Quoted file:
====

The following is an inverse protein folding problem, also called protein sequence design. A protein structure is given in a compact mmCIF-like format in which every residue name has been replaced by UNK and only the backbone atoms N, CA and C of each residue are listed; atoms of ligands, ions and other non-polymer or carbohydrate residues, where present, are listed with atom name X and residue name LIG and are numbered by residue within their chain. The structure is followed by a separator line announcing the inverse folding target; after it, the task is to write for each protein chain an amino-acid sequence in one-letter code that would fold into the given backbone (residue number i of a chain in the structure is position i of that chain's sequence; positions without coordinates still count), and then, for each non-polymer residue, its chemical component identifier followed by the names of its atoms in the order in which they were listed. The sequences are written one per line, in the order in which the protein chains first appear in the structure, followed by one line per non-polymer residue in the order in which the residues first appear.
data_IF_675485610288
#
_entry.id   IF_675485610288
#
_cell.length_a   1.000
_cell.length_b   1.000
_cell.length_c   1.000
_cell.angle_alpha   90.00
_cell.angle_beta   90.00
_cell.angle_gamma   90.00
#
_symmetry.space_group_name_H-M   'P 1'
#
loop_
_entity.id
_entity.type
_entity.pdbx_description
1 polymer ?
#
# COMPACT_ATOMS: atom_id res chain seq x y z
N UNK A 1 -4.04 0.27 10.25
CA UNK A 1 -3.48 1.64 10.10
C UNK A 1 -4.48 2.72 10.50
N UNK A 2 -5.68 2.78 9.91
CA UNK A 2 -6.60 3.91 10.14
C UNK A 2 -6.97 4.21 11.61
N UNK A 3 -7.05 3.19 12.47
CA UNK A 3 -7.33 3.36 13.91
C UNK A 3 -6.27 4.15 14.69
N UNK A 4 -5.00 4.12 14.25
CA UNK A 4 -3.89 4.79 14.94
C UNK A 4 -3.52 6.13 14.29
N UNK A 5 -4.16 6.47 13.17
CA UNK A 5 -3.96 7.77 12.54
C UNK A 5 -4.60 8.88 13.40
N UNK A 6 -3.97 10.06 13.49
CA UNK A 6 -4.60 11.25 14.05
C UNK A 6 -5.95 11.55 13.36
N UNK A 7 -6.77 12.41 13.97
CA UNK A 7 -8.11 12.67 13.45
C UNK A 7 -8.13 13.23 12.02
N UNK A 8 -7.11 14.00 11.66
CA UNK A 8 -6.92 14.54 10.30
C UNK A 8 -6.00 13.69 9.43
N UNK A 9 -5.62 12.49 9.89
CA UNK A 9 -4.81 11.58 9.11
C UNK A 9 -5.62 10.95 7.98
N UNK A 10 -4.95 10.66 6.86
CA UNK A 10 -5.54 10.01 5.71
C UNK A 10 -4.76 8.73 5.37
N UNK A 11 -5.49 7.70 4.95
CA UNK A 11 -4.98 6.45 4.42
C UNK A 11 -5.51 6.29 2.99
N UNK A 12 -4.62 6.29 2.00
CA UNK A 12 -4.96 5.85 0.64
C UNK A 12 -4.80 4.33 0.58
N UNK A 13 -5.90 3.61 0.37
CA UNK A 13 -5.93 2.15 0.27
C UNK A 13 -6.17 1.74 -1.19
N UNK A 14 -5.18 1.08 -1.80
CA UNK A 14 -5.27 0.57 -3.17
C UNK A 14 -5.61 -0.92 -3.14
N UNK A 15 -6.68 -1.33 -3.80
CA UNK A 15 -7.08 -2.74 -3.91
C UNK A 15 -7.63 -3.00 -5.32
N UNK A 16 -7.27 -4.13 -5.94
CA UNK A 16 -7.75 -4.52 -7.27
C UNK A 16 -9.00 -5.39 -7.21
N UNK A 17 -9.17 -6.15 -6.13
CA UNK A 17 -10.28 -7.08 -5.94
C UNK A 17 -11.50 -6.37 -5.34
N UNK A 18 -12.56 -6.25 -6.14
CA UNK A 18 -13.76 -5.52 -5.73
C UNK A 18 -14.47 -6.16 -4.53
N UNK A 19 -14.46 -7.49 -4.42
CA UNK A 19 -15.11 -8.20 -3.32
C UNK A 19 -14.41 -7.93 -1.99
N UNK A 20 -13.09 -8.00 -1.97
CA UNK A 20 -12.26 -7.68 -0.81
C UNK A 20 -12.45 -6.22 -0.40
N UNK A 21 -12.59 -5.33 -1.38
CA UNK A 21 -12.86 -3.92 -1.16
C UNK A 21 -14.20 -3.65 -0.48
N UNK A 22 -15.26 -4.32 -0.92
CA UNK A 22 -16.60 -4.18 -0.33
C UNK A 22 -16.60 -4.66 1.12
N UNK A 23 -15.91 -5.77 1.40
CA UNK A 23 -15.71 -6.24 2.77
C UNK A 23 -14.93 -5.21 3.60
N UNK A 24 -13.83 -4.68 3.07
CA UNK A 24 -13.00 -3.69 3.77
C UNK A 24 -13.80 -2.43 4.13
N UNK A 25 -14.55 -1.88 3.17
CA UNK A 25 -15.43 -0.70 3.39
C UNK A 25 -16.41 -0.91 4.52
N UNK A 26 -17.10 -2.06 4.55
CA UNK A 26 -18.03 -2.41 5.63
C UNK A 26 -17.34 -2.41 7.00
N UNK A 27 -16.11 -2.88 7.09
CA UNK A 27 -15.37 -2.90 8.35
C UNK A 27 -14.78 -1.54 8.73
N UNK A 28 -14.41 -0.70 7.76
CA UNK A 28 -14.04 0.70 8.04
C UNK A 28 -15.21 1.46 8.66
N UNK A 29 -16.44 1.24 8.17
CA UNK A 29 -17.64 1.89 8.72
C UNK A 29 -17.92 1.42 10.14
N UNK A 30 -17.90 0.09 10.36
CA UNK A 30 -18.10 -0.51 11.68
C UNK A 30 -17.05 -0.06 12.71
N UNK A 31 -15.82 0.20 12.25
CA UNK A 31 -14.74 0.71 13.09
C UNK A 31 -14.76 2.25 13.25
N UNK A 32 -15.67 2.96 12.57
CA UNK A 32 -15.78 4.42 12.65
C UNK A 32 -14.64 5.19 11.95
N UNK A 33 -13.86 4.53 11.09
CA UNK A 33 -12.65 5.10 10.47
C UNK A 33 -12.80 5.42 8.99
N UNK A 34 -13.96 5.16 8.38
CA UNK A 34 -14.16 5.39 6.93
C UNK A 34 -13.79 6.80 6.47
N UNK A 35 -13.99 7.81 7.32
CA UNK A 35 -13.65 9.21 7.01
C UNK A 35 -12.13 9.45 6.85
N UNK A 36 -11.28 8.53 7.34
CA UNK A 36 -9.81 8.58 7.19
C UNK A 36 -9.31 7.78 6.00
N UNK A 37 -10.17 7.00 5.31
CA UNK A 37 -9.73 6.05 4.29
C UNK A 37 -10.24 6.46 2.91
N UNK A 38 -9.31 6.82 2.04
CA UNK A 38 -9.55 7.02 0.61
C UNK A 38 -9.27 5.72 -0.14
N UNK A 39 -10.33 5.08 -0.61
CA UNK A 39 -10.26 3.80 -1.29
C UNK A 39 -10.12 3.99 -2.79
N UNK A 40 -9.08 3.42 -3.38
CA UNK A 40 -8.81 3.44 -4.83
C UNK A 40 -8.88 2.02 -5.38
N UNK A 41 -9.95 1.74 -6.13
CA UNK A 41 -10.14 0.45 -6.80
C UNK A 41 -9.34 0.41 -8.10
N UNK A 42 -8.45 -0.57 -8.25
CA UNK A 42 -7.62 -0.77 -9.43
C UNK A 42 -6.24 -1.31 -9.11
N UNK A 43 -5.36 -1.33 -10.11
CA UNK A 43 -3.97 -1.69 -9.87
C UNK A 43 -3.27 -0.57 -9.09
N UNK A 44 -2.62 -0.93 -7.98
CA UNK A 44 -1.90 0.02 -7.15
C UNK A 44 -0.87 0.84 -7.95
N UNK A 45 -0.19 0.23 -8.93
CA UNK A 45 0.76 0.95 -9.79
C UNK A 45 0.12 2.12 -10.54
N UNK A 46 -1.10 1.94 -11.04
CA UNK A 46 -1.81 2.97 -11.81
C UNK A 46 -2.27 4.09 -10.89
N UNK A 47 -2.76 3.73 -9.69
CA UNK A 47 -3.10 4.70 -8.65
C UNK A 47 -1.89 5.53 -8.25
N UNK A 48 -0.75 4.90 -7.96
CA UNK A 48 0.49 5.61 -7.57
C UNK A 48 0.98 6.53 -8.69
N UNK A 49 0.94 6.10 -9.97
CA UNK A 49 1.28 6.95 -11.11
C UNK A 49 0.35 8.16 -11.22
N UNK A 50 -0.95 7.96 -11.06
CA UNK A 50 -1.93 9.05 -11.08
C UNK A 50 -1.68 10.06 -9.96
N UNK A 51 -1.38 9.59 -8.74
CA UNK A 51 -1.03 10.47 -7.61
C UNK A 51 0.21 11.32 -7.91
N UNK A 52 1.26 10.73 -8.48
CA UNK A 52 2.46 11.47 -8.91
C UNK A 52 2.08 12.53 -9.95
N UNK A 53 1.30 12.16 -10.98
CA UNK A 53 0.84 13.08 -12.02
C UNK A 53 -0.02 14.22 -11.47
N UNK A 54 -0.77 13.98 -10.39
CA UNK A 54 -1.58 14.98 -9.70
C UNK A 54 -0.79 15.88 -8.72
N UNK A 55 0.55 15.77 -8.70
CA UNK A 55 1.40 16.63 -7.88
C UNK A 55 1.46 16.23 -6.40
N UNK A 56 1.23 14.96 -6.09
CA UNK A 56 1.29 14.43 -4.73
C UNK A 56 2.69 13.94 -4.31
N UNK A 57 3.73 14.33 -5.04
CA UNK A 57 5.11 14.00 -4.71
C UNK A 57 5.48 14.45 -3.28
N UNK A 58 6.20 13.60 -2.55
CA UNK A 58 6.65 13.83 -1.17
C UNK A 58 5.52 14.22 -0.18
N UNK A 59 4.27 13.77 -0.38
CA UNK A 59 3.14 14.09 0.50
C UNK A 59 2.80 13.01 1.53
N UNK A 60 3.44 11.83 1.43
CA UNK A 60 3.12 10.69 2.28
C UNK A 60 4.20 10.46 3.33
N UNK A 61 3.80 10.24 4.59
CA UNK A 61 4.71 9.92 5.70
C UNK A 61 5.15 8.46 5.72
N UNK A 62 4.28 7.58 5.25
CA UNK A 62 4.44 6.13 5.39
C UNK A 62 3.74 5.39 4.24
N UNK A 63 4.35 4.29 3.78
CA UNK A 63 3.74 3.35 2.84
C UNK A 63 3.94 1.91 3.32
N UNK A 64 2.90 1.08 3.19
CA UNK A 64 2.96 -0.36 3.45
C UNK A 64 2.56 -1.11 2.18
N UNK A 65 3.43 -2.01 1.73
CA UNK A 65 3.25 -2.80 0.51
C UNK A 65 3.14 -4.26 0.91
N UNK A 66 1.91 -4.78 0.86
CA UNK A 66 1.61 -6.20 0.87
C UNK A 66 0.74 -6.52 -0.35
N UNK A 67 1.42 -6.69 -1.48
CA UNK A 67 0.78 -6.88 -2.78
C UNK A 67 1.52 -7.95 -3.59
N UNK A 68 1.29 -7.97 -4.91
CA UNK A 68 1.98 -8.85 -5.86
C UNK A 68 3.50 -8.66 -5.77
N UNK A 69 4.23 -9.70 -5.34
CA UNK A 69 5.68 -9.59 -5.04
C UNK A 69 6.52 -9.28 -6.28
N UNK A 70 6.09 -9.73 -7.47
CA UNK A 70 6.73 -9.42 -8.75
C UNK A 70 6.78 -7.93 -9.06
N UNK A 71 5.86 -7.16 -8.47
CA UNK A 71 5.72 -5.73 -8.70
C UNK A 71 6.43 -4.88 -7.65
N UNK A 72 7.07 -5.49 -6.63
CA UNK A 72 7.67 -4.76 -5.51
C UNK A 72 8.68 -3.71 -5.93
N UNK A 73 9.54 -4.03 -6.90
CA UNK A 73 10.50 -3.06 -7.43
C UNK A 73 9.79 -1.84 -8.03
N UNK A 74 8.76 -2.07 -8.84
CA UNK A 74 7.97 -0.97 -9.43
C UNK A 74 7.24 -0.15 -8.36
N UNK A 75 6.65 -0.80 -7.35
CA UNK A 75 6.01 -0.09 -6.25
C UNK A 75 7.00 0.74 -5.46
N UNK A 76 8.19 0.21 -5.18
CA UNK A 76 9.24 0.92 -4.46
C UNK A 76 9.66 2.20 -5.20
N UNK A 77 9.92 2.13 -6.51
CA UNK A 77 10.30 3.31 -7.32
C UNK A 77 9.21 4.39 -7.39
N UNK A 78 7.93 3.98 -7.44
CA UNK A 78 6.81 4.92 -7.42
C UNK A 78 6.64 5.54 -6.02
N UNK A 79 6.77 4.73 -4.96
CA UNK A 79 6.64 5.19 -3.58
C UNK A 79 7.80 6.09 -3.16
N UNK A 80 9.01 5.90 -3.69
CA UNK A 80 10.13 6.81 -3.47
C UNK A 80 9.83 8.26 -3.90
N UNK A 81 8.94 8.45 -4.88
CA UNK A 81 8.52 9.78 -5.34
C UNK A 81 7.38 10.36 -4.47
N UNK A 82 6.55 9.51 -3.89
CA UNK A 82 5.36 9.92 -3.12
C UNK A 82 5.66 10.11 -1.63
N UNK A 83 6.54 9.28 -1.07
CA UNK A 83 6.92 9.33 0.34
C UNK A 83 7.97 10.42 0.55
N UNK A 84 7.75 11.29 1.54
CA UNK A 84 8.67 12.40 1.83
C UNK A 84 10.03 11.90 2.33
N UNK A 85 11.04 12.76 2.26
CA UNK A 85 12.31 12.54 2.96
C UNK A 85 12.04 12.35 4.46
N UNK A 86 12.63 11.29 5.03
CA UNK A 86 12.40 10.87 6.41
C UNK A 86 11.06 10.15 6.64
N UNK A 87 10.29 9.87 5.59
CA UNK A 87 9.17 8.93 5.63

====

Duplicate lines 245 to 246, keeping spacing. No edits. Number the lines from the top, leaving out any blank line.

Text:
CA UNK A 75 6.01 -0.09 -6.25
C UNK A 75 7.00 0.74 -5.46